heavy metal

In the spirit of honesty, I have a confession I must make; there has never been a black metal album I have enjoyed. While I can understand the mental state that leads to its creation, and the ethos is not philosophically unappealing, the actual music that falls under the banner has the same effect on me as fingernails streaking across a chalkboard (a sound that, ironically, does not bother me). I have tried listening to modern black metal, the 'classics', and random recommendations I've picked up in various places, but the end result is always the same.

Progressive metal is a splinter genre where you don’t see a lot of DIY, at least not on a noticeable level or on this side of the Pond. New Jersey progressive metallers Gyre are forging into that territory with a four-song EP “Second Circle,” that attempts to fresh take on a long developed idea.

James LaBrie's last solo album, “Static Impulse”, answered a question I'm not sure had ever been asked: what would it sound like if LaBrie fronted Soilwork? Far from his progressive metal roots, “Static Impulse” was a modern metal album in every facet, blending melodic choruses to state of the art riffing and juxtaposed screaming vocals. More than a shock to expectations, the album was a surprisingly effective vehicle for LaBrie, and was better than I could have ever imagined such an effort being.

It's the simple pleasures that help make life worthwhile. For me, there's the anticipation of listening to a new CD and the impossible wait just before the opening track starts playing. Generally, with my hand on the volume knob, I turn it up for maximum effect. When the first few notes begin there are three possible reactions - "Ooh, that's not very good. Let's try track two", "Eh, that's kind of what I expected" or "Hell yeah!".

Metal is not known for its beauty. It can be many things, beautiful included, but if there is one thing metal is known for, it's stringy-haired heaviness. Metal is not the music of the beautiful people, and we wouldn't love it so much if it was. But somewhere in calculations, the balance needed to keep metal from falling off the edge of relevance gets lost. Hearing as many albums a year as I do, which is still but a fraction, there is a titanic chasm of possibility few bands have jumped headlong into.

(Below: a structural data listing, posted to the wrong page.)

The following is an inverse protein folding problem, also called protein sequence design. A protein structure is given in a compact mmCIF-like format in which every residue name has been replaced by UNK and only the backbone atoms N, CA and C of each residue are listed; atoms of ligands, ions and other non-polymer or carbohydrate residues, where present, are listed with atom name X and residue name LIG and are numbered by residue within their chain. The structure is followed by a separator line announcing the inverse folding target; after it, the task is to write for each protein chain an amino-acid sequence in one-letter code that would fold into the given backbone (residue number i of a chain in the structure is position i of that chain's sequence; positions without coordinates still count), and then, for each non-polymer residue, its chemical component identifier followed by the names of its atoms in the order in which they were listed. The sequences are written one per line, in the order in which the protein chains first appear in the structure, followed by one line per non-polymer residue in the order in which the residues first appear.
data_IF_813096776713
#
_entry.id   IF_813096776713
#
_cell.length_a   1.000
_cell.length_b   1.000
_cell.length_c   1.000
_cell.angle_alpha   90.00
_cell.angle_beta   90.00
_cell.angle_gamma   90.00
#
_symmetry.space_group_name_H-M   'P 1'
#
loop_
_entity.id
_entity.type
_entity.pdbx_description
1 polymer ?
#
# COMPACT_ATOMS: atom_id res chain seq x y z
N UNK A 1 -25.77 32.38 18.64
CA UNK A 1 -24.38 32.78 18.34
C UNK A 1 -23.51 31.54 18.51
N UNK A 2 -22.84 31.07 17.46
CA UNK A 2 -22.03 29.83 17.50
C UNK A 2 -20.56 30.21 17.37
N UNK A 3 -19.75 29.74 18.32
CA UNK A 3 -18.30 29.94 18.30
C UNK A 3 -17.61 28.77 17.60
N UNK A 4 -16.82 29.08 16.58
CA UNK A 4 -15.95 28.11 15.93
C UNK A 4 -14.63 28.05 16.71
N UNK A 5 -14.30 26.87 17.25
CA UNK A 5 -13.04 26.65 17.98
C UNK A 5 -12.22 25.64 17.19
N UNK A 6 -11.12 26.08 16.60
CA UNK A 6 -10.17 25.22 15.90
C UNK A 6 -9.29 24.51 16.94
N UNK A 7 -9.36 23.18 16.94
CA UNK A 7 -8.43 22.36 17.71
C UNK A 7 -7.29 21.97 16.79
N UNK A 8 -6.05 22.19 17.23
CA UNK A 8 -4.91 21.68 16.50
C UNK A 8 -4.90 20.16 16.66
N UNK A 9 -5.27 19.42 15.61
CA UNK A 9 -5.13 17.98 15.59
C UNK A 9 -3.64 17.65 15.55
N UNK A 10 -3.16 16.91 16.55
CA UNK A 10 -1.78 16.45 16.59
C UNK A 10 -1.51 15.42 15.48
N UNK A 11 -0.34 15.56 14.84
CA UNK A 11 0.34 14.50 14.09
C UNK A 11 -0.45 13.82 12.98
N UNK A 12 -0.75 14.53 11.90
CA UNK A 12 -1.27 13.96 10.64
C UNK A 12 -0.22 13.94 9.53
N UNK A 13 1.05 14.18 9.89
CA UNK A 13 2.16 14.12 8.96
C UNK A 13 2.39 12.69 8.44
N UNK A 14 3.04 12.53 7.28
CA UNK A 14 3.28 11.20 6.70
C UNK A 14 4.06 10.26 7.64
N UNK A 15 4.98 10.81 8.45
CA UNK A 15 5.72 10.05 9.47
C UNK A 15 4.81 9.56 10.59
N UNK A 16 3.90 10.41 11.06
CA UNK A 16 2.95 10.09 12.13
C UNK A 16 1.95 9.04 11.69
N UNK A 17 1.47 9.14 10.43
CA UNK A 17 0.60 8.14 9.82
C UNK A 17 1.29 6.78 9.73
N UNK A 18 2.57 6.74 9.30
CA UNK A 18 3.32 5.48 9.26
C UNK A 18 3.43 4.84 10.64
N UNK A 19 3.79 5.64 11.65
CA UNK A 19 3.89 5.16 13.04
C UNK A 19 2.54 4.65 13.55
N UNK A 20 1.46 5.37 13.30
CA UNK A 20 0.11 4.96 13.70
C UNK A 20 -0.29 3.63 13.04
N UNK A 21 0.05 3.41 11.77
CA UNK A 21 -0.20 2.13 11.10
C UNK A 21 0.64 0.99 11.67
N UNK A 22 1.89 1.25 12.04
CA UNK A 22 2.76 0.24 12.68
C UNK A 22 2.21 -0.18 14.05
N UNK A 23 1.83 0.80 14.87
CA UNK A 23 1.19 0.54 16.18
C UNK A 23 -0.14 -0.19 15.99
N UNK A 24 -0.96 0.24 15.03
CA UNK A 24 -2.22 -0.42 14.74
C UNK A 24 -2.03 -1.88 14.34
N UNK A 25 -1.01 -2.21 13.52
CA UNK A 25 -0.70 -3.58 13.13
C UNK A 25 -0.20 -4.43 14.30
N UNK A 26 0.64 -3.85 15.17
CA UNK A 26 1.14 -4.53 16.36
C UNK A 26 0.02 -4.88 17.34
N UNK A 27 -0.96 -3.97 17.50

Often in literature, we see references to a person who has a piercing gaze, or is said to 'look right through you.' Never, until I sat down with Jill Janus of Huntress, did I fully understand what that meant. Her eyes are a pure, icy blue, and her gaze is somewhat magnetic. You lock eyes with her and get the impression like she's seeing inside you, watching your spirit. That said, she's also incredibly friendly, very gregarious and extra charming. We had a the following conversation about her band, her personal life including her Wiccan influences and, you know, Lemmy. Read on!

Children of Bodom has always been treated as a work solely of frontman Alexi Laiho. His vocals and guitar theatrics and songwriting dominate each of the band's releases, and "Halo of Blood" is no different. But behind Laiho stands one of the most talented bands working in metal today; adaptable, versatile, heavy, melodic, anything they need to be. Hidden in the shadows of CoB stands Henkka Seppälä, bassist and generally amiable guy. In search of his story, we sat down recently as Mayhem Fest.

Five Finger Death Punch has broken the curve for a band's acceleration, going from niche act to headlining phenomenon in fairly short order. Now standing aside Rob Zombie at Mayhem Fest and on the verge of a double release, I sat down with drummer Jeremy Spencer to talk about the band, how they got here, what it feels like, and what to expect from this album.

Life experience, viewed through a sort of existentialist paradigm, is an extremely persistent animal. There are certain lessons that life seems bound and determined to teach us, no matter how many times we attempt to ignore the moral. Foremost among those teachings and concurrently the one that is seemingly reinforced most often in our lives is “don’t judge a book by its cover.” It’s a little shameful to admit, but I’ve spent thirty years on this earth and occasionally still have slips in my understanding of this basic tenet.

Why are some musicians vagabonds, jumping from project to project in a constant state of motion? There's a cynical answer about the undying desire to find the band that will break through and bring fame and fortune, but for most it has to do with a need to make music. For a certain group of musicians, music is an addiction, something they have to constantly be involved with or else they go crazy. It's hard to separate these honestly passionate creators from the more shrewd businessmen, but every so often the answer becomes clear.